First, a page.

I saw 12 Years a Slave last week, and apart from being sensational, the thing I noticed most of all was how difficult I found it to watch. And not only because of the physical torture that is shown on screen, but because of the emotional torture, and the notion that there were once people in the world willing and happy to do these things to people.
When she appeared on Ricky Gervais’s sit-com Extras playing herself, Kate Winslet pointed out that if you do a film about the Holocaust or portray someone with disability, you’re guaranteed an Oscar. But does she have a point?
More often than not, the winner of Best Film will have been something that made you cry – Schindler’s List, Lawrence of Arabia, In The Heat of the Night. In contrast it’s pretty rare that a Best Film winner will be a comedy, with only a small few (like Annie Hall) ever getting there.
It seems intrinsically part of our love for cinema that we should make and love the films which document moments of our own past as a race, moments which you would think we’d also want to forget; the holocaust, world wars, slavery, abuse, murder. Why do we love to be reminded of these things? Or is it that by watching films about horrible wars every few years we can remind ourselves of what might happen if we’re not careful? Films like Thirteen Days help to remind us how close we can come to the brink of disaster, and work as a mini history lesson to those who aren’t aware, putting a Hollywood spin on the education that is learning from the past, so as not to repeat it.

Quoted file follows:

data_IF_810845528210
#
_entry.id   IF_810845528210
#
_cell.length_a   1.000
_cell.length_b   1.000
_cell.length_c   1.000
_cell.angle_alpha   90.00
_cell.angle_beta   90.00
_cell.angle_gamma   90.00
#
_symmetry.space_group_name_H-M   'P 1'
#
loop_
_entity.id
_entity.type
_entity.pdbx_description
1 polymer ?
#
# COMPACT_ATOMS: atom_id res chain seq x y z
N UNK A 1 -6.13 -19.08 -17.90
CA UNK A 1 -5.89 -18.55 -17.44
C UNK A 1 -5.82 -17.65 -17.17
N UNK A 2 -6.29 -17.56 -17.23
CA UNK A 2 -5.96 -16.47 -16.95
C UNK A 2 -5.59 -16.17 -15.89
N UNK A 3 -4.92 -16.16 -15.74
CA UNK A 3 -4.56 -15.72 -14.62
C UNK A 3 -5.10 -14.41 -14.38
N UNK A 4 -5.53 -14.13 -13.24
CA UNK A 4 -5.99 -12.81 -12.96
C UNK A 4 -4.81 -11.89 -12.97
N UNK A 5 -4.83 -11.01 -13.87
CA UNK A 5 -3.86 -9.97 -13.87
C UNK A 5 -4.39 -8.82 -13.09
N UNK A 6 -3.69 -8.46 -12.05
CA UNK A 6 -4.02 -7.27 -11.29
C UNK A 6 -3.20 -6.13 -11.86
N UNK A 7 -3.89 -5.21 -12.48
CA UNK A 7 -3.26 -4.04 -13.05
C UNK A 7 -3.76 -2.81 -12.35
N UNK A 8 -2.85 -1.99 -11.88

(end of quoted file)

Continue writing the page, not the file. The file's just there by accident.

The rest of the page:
Cinema can be a kind of catharsis – if you cry at a film you’ll have got some of that pent up emotion out, or you’ll be able to revalue your own life. “Wow, my boyfriend might be an arse, but at least he was never in the arms during a horrible war! Hang on..”. Or maybe by watching these films we feel above what mankind has done, as though by shedding a tear at 12 Years a Slave you have proved that you don’t like segregation or slavery. As Amy Poehler joked at the Golden Globes, “I can honestly say that after seeing that film, I will never look at slavery the same way again.”
Are actors ‘brave’ to take on difficult and challenging roles about things which might rather be forgotten? Chiwetel Eijfor is incredibly moving in 12 Years a Slave, and he no doubt would have found it difficult to film, but what about Michael Fassbender? Is he brave too, for portraying someone so awful?
Whatever the answers to these questions, it would seem that 2014 won’t be the year the trend is broken. 12 Years a Slave is a masterpiece and a cinematic landmark, there is no doubt about it.